Dario Sattui (with the Cal Bears football helmet) and his team are serious about ridesharing. His Citroen 2CV which was originally designed to hold 2 farmers and haul 50 kilos of potatoes at 30 mph has been selected as the rideshare vehicle of choice for his enthusiastic employees.
CASTELLO DI AMOROSA OFFERS RIDE-SHARING FOR EMPLOYEES
Biggest program in Napa Valley
Frustrated with traffic in the Napa Valley? Wondering if any wineries are doing anything about it? Castello di Amorosa launched a ride sharing program in August and has seen the program succeed beyond expectations. The castle wishes to be part of the solution.
Approximately 30 castle employees have taken advantage of this program and are carpooling, cycling, walking or taking the bus to work. In this program drivers and passengers are incentivized with cash payments by the winery of $5 per round trip per passenger if there is less than a 15 mile commute and $10 per round trip per passenger for distances greater than 15 miles. The winery is proud to be reducing traffic generated by its employees on Napa County roads.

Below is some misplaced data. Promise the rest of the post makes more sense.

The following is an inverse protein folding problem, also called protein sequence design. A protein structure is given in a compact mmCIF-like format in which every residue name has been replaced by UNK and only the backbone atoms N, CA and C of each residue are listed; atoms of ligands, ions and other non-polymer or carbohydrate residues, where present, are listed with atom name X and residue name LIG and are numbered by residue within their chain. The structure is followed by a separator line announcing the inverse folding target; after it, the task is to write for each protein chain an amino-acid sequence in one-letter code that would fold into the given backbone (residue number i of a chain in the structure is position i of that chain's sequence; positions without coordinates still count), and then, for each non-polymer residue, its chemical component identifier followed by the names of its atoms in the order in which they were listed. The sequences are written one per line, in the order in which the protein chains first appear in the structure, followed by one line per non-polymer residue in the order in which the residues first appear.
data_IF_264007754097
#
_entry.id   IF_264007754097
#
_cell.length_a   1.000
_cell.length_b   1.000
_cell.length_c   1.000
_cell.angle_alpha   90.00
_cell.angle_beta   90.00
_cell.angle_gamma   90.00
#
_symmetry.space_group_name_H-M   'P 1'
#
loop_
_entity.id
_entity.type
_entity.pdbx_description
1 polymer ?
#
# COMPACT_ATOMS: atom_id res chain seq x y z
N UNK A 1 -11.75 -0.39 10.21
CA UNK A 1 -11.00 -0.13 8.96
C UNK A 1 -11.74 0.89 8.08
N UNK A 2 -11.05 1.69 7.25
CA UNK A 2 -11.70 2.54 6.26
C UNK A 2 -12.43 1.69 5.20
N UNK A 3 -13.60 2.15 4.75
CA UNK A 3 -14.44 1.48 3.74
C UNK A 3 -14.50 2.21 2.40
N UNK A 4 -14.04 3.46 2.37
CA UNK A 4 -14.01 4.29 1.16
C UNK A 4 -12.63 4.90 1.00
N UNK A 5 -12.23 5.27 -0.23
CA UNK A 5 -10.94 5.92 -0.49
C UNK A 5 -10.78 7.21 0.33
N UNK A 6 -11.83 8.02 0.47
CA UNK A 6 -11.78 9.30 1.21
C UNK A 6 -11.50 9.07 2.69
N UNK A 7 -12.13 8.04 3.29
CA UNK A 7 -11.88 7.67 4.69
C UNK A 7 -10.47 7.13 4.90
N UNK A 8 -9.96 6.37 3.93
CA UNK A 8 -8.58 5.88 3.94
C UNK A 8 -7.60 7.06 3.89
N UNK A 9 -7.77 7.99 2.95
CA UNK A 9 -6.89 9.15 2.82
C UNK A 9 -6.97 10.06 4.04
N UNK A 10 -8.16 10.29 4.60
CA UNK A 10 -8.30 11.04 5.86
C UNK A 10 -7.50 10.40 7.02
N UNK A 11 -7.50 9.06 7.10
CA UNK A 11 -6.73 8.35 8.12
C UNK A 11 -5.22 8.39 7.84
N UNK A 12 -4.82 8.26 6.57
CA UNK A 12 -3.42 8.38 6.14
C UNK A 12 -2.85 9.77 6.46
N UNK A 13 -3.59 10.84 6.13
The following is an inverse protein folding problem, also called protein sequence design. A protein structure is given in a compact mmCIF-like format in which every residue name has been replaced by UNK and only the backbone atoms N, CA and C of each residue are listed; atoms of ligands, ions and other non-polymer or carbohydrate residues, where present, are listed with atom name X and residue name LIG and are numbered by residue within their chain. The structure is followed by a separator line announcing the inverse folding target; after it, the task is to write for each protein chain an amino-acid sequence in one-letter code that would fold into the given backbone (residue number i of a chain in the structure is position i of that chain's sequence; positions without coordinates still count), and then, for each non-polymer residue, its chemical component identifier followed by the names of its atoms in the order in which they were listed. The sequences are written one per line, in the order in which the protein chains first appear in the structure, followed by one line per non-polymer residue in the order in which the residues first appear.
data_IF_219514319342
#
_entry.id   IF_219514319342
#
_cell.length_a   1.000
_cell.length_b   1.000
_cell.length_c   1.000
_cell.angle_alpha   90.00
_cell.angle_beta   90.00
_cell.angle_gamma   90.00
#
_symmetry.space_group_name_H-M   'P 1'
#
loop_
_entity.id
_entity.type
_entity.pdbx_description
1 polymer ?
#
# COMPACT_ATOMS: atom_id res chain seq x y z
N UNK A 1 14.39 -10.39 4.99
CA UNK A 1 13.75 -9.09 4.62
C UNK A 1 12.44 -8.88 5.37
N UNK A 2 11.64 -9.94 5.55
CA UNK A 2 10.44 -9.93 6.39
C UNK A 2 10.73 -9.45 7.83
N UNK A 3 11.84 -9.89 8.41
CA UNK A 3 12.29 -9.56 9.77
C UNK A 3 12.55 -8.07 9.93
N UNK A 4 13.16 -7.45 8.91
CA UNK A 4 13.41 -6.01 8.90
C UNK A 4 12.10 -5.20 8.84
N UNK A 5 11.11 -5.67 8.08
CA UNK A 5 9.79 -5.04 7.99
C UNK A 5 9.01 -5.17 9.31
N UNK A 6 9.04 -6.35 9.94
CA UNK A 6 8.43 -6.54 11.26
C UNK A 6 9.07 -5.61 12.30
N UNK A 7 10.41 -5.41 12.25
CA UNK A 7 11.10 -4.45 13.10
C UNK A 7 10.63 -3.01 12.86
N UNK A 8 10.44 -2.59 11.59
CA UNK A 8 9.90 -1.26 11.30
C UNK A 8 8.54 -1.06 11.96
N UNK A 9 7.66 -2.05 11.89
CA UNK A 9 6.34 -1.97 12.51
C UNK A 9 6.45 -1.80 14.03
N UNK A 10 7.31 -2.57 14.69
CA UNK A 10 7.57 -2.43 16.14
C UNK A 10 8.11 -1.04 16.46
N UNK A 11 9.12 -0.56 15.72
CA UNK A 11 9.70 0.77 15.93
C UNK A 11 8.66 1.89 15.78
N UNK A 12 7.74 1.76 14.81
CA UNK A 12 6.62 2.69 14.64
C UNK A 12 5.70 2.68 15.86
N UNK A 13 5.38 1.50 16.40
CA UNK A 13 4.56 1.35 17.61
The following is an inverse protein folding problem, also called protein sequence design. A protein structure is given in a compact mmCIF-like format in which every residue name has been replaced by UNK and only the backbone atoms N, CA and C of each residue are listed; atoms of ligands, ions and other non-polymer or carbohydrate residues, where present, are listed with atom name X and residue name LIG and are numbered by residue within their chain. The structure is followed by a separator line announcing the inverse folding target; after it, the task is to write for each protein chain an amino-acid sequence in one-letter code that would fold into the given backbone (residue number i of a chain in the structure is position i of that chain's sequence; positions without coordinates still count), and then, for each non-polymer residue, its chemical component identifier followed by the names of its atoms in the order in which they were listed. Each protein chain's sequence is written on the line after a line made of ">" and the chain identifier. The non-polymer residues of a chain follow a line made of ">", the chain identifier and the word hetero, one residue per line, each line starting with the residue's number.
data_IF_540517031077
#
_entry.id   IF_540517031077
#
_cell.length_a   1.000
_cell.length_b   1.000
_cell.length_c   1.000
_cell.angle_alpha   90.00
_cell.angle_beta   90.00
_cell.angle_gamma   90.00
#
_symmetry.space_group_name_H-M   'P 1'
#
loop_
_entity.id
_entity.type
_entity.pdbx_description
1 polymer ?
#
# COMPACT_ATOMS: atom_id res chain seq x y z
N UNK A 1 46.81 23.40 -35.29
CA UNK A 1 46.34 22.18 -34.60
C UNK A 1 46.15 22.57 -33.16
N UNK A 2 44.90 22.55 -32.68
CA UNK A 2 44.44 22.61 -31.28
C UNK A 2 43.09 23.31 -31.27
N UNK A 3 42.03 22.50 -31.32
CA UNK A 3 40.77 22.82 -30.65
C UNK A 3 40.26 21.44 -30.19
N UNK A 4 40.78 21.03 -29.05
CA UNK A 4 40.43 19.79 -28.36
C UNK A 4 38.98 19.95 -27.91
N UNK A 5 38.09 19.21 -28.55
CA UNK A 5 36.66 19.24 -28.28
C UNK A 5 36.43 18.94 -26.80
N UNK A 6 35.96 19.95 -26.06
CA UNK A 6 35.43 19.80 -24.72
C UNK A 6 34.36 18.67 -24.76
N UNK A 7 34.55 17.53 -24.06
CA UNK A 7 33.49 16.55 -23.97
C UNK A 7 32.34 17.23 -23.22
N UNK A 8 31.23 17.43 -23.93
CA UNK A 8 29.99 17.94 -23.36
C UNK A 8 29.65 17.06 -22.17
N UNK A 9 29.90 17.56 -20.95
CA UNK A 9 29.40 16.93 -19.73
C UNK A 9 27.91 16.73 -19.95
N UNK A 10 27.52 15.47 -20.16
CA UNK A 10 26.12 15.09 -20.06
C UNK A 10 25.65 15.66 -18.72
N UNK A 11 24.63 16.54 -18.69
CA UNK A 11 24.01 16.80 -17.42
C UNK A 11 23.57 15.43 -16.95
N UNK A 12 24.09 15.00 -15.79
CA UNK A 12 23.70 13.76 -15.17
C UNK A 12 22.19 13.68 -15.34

“We are delighted to be doing our part in cutting down on traffic and pollution,” says winery founder Dario Sattui. “We may be the only winery offering a financial incentive to our employees to ride to work together,” he continued. “We see this program growing at a great pace in the near future, and we’re honored to be a leader in our community to make this a worthwhile project both for our employees, local citizens and ‘Mother Nature,’” he added.
Napa County has studied local traffic patterns over the last several years and, in broad terms, has determined that most of the traffic is caused by people who work here but live somewhere else. “There are many factors---such as the lack of affordable housing---which cause the traffic which we all are noticing,” Sattui adds. “If other wineries follow our lead and incentivize their employees to share their rides and take public transportation, we may be able to see a difference in a relatively short period of time,” he continues.
In the County’s study (http://www.nvta.ca.gov/travel-behavior-study), tourists accounted for only 21% of the County’s traffic. The study estimated that 9% of all traffic is just passing through the County.